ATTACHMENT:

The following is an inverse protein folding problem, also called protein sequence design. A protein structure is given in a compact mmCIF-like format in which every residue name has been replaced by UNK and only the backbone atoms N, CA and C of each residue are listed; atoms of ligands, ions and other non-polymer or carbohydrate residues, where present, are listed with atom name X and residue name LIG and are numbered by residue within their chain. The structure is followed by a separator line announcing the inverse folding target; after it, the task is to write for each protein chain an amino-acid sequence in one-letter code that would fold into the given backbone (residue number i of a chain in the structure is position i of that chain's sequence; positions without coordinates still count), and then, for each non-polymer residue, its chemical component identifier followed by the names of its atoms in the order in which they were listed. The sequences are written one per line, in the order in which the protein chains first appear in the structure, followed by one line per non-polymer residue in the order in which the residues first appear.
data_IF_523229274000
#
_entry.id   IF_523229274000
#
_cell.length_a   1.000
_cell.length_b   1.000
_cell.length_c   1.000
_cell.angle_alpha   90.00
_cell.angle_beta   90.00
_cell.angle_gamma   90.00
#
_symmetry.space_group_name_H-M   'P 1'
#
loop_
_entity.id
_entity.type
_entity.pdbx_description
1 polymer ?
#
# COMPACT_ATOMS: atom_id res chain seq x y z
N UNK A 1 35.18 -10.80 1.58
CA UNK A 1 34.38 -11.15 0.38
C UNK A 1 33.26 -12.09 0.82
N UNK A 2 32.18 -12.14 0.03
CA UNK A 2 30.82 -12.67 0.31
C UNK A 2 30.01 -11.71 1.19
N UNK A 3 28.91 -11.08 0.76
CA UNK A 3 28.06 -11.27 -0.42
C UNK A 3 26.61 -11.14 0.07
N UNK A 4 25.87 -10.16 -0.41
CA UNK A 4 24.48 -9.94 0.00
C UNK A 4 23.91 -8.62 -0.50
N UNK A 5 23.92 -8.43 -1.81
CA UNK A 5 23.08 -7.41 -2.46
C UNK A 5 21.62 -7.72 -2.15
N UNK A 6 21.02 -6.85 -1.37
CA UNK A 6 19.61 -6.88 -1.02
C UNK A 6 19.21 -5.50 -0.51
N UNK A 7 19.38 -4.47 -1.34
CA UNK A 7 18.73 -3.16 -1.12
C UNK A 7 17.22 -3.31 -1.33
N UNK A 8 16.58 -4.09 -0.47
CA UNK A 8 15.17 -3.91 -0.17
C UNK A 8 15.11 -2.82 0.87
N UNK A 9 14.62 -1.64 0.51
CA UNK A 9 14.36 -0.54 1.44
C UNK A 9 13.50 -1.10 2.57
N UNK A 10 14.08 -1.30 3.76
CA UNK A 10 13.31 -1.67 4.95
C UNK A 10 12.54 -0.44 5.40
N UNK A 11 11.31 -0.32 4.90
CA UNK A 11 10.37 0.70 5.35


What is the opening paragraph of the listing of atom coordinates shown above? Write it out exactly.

The following is an inverse protein folding problem, also called protein sequence design. A protein structure is given in a compact mmCIF-like format in which every residue name has been replaced by UNK and only the backbone atoms N, CA and C of each residue are listed; atoms of ligands, ions and other non-polymer or carbohydrate residues, where present, are listed with atom name X and residue name LIG and are numbered by residue within their chain. The structure is followed by a separator line announcing the inverse folding target; after it, the task is to write for each protein chain an amino-acid sequence in one-letter code that would fold into the given backbone (residue number i of a chain in the structure is position i of that chain's sequence; positions without coordinates still count), and then, for each non-polymer residue, its chemical component identifier followed by the names of its atoms in the order in which they were listed. The sequences are written one per line, in the order in which the protein chains first appear in the structure, followed by one line per non-polymer residue in the order in which the residues first appear.